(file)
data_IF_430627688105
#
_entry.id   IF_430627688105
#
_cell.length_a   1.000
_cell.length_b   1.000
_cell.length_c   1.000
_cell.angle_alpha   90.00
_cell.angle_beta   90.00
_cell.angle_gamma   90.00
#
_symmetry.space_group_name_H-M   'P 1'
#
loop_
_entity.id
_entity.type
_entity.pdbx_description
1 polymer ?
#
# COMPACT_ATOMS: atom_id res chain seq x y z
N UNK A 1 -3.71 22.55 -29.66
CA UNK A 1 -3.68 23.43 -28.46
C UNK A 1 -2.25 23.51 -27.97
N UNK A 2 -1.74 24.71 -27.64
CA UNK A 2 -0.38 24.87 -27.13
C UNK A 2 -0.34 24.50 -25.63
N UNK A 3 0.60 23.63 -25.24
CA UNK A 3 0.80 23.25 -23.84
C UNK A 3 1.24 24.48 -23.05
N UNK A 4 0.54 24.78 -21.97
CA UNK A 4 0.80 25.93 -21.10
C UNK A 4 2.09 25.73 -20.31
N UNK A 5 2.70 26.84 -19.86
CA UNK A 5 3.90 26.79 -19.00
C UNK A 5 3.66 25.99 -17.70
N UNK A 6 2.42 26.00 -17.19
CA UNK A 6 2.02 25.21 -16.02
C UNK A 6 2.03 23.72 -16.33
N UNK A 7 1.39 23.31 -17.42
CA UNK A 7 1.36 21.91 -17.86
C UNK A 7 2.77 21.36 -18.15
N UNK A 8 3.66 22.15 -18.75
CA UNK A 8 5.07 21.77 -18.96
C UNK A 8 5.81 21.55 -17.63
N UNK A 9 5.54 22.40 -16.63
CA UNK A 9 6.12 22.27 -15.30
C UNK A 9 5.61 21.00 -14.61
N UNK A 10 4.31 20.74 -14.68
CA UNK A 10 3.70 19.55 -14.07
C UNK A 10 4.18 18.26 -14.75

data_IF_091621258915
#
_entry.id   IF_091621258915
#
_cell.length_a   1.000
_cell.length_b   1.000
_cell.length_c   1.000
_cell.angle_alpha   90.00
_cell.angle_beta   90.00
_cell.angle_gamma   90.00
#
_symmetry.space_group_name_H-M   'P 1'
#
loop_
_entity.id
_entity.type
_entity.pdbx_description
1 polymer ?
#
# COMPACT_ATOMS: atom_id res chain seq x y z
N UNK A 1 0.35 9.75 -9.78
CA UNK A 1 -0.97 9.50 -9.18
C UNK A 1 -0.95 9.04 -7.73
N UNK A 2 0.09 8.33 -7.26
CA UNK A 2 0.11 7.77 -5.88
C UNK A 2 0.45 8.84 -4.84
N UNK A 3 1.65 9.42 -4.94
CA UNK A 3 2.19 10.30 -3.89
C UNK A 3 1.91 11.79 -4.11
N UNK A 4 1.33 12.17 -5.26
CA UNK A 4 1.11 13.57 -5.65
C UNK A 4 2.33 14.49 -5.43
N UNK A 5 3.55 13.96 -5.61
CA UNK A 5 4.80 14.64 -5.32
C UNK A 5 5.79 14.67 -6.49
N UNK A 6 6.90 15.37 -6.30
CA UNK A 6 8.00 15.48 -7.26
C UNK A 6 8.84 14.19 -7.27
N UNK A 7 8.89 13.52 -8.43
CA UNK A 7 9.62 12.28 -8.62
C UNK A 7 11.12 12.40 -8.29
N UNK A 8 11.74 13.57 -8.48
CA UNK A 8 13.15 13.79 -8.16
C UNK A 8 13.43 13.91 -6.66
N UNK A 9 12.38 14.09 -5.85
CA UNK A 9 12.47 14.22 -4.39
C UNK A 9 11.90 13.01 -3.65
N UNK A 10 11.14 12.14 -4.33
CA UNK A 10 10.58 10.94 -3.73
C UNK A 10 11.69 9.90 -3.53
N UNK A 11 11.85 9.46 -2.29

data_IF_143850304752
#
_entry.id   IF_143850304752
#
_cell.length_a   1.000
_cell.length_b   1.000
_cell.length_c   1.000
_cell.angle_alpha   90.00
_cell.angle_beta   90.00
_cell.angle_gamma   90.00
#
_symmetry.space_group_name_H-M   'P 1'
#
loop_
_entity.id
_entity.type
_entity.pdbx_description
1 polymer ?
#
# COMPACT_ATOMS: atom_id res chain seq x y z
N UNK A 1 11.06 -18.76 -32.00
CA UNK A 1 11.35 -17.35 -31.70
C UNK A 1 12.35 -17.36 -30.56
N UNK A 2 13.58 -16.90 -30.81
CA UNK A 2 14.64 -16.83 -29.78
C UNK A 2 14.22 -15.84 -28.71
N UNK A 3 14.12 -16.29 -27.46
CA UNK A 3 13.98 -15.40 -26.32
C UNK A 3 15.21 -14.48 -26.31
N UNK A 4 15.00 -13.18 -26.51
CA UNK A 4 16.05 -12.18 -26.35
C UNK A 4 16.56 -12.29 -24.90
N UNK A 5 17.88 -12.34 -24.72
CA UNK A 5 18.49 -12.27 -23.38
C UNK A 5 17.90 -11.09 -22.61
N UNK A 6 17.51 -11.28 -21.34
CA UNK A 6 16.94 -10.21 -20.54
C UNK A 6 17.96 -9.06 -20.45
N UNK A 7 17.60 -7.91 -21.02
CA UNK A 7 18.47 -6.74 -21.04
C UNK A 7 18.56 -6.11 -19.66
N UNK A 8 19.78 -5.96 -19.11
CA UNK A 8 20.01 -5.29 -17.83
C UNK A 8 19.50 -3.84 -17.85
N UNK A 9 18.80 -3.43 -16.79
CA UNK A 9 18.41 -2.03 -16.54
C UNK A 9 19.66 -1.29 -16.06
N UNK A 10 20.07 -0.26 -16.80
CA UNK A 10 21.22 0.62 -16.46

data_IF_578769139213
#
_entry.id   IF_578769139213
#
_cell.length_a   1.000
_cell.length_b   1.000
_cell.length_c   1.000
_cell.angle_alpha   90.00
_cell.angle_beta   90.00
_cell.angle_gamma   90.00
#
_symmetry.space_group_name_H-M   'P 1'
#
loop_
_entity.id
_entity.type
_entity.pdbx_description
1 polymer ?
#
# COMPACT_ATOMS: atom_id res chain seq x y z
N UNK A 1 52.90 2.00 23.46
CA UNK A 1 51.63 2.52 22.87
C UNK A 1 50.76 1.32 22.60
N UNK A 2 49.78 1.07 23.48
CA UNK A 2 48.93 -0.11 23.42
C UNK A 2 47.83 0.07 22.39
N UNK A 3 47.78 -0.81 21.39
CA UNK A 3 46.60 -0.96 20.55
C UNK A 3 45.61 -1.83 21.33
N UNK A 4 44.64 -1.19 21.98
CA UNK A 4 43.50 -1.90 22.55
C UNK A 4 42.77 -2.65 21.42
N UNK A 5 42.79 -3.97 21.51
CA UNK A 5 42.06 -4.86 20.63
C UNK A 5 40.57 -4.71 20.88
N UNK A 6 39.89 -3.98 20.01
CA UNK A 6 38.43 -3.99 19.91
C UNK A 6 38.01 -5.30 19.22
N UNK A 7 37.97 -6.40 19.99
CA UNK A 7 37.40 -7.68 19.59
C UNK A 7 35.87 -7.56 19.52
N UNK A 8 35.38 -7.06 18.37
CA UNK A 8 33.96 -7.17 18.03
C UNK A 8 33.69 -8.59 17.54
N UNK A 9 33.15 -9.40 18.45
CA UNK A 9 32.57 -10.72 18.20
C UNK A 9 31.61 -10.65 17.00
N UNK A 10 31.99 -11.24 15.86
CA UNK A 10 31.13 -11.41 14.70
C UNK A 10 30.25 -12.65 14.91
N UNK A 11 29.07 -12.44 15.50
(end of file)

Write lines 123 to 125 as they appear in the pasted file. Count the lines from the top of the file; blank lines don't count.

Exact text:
CA UNK A 1 11.35 -17.35 -31.70
C UNK A 1 12.35 -17.36 -30.56
N UNK A 2 13.58 -16.90 -30.81